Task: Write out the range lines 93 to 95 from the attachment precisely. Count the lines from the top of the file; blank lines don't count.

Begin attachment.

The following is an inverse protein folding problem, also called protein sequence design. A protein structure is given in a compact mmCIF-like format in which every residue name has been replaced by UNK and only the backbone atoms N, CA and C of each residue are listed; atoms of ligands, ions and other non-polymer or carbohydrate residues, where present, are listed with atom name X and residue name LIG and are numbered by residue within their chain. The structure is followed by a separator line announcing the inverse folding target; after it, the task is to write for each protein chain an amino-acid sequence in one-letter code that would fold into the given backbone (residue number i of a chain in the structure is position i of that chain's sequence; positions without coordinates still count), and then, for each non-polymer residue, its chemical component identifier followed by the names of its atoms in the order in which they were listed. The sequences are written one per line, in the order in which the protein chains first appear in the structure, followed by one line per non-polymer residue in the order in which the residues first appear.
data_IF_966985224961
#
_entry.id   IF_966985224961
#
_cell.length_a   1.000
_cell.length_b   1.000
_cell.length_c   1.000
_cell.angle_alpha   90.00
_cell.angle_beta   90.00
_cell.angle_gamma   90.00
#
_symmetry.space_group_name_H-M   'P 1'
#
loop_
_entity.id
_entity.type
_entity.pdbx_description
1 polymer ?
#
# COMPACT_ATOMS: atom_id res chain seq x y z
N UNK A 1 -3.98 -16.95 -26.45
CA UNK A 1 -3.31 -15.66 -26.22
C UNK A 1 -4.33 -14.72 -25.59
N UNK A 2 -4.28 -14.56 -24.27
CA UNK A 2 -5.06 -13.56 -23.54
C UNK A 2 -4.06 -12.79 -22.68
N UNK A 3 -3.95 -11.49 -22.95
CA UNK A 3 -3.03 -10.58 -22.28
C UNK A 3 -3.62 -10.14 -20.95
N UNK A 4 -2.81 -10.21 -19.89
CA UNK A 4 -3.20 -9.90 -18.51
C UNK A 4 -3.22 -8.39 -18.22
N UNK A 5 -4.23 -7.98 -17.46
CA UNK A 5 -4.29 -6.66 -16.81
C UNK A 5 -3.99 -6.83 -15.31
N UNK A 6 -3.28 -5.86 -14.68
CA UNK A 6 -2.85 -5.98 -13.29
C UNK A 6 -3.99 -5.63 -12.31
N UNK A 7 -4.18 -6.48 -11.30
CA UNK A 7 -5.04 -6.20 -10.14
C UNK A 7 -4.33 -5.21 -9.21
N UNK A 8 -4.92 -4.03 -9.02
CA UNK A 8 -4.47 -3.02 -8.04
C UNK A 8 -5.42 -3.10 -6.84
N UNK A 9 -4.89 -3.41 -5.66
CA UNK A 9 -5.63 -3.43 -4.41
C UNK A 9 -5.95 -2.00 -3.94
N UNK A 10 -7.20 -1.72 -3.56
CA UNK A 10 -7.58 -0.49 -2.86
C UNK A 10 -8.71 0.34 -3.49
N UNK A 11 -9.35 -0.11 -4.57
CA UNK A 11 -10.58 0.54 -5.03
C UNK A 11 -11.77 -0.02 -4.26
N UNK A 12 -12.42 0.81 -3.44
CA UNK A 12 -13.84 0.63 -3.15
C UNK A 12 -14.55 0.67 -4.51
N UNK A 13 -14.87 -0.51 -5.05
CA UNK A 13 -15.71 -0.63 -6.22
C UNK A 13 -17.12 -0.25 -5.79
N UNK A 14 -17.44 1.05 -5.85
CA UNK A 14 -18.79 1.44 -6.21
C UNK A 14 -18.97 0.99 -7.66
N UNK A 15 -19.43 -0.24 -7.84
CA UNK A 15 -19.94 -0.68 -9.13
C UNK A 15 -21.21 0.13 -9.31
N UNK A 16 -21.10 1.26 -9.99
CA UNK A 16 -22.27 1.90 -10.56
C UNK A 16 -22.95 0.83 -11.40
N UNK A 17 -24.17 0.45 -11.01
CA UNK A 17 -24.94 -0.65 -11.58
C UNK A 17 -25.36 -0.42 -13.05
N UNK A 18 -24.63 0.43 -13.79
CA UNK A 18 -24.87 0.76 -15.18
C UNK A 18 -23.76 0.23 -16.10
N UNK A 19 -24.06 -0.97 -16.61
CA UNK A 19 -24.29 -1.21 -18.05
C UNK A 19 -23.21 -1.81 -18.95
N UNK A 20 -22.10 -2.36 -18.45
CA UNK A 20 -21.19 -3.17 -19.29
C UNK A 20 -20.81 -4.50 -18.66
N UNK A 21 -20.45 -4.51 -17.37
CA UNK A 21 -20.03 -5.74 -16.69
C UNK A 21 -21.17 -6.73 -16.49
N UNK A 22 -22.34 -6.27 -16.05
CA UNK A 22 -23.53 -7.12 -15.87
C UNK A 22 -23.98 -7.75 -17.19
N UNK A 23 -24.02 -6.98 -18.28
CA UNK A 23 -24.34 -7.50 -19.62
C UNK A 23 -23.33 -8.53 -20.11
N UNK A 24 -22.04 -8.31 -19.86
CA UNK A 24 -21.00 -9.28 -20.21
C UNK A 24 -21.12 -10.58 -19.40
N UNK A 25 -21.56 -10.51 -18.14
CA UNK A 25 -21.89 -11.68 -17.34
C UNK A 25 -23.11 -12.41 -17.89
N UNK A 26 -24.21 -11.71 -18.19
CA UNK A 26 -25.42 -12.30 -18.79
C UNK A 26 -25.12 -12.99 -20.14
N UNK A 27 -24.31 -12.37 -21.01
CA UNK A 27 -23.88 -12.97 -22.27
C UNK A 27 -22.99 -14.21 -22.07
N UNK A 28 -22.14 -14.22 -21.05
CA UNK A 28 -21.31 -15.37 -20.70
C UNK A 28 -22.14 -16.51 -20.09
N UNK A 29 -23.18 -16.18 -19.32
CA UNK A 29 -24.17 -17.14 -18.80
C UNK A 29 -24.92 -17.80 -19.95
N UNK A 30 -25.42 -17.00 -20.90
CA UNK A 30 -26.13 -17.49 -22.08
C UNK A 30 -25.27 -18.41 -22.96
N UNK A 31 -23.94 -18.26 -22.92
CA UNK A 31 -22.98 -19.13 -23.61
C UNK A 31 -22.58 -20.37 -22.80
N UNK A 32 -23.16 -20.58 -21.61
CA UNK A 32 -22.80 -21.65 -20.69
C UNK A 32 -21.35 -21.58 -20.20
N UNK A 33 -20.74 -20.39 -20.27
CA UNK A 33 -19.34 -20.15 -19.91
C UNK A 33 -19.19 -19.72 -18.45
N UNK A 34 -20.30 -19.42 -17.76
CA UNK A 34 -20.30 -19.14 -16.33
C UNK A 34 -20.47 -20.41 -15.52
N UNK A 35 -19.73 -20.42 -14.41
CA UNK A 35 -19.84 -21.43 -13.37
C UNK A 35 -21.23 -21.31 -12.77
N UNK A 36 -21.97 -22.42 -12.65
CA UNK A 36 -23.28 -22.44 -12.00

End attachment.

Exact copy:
C UNK A 24 -21.12 -10.58 -19.40
N UNK A 25 -21.56 -10.51 -18.14
CA UNK A 25 -21.89 -11.68 -17.34